I recently started up a Kickstarter project for my continuous calendar design. While I'm still in the process of it all
This Instructable is a rough guide covering the basic elements about creating a project and fine-tuning it for Kickstarter. It is by no means comprehensive, but Kickstarter does have lots of excellent resources as well at their Kickstarter School.
UPDATE: Goal has been reached! Still a few days left, though.
Step 1: Find a project you really want to do
This first part is very important. The project you want to do should be something that you really want to do. Maybe you even feel like you need to do it. You are going to be spending a lot of time talking about, discussing, analyzing, and promoting this project. To keep doing all that and still be excited about it is key so make sure this fire is burning within you.
For me, this happened with the calendar. I printed up a test b&w version at full size at a local mom & pop printer for $5 (keywords: engineering print). It was awesome and I started filling it up with events and plans, but it was clearly something only a parent could love. The design needs color to work right. The only problem was that adding color costs at least $40. That was the mom & pop printer price ($90 at FedEx Office!), but that is on glossy and it needs to be matte or uncoated.
It was frustrating me so much that printing something like this would be so out of reach. But that's just the way it is for digital prints. At best I could've done a lower quality version for $30 each, but it wasn't what I wanted and it's hard to convince others to opt in even at that price.
So I was in a very frustrating spot of wanting to share my design with others and being completely unable to do so. It sucked. I wanted the idea out of my head and into others' homes. I very much needed to get it out there and be complete so I can move on to other projects.
Maybe that's just me. I obsess about something until it's done, it's out there. I need it to be finished because along the way other ideas are bubbling up that I want to try as well. Do you want to hear about a welding project to make people look like they're floating? How about the suspended hollow whale that is lit inside by RGB LEDs and responds colorfully to tweets? Or even a few dozen more ideas for a clock? I would like to, but first there's this business about a calendar I need to get out of the way.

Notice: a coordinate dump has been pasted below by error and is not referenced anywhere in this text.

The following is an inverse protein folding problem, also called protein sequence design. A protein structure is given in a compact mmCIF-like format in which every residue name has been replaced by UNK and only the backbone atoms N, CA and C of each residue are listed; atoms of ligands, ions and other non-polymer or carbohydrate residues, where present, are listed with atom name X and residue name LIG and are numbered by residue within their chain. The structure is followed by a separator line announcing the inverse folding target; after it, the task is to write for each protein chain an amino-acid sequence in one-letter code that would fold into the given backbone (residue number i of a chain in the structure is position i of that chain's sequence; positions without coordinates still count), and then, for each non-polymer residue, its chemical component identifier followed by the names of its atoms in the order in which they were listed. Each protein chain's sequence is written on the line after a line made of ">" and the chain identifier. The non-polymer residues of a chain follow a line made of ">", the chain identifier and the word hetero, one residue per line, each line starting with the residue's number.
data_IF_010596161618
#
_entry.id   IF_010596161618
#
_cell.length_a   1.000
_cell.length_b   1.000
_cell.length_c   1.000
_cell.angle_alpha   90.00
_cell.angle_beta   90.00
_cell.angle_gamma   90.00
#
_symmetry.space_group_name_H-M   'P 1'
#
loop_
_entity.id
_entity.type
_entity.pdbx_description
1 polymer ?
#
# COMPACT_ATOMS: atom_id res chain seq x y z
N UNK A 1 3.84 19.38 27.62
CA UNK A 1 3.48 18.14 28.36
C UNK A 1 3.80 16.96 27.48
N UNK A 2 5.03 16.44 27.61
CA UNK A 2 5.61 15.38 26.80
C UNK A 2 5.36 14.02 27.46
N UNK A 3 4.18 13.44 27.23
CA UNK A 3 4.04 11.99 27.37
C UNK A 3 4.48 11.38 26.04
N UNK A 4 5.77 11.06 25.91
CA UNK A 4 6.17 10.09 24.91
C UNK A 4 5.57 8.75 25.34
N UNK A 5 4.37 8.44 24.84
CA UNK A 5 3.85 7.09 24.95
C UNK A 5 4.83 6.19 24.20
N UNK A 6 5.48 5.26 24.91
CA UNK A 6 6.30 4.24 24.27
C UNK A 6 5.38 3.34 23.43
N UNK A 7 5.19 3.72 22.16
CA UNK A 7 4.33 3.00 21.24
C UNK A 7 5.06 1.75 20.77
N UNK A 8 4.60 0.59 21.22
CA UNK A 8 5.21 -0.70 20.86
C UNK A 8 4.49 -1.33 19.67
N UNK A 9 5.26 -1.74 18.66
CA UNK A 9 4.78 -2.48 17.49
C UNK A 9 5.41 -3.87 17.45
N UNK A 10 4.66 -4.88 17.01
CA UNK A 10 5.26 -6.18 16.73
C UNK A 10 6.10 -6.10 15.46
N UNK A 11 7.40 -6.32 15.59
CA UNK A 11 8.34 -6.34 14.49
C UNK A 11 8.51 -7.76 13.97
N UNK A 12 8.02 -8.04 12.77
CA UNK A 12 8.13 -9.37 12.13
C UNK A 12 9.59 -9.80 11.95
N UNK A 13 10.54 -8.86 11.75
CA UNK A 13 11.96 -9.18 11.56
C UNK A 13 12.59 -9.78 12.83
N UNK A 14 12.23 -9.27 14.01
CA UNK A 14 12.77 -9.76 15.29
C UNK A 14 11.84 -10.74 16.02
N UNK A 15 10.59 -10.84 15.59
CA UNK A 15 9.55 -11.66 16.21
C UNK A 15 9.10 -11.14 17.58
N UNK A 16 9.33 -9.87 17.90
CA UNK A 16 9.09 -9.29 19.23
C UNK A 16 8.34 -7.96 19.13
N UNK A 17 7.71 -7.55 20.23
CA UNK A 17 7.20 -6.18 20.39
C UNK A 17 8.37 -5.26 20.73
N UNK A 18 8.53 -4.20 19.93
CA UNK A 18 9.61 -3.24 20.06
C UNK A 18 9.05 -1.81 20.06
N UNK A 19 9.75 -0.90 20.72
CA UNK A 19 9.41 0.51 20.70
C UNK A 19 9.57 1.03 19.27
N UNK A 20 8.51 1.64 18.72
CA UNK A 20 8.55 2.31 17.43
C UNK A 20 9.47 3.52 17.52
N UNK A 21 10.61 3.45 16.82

So if you have an idea that for you is burning a hole in your brain I'd say you're good to go.
Step 2: Talk it out with others - demand
A key thing about getting feedback: people do not want to hurt your feelings. It's nice and humane, but also really annoying for these purposes. If people are excited about it, they'll say so. For the entire other range of reactions from mildly interested to disgust, the most common reaction is either something like "yeah, it's cool" or no response at all. The problem is that those are the exact people you want to hear more from.
So I often preface my request for feedback with something like this:
"Hey, I'd really appreciate it if you'd take a couple minutes to look over my idea for a project. I just want some quick feedback to see if it's working or not. I'd love to hear what you have to say, whether it's good or bad. Don't worry about hurting my feelings, I'm open to whatever it is you have to say. I know it's a work in progress and any feedback will help me make it even better. Thank you!"
This helps your chances of getting good feedback a little bit. Most people will still not respond, but that's OK, people are busy. But when you do get the friends or acquaintances who provide you with some killer insight that blows your mind to shrapnel, CHERISH THEM. That person is showing you a lot of respect and is being generous with her time. Be grateful. Say thank you. Remember the birthday and send a message.
So if you are getting good feedback and have iterated it to the best you feel it can be, you're ready to move on.
Step 3: Do your research on production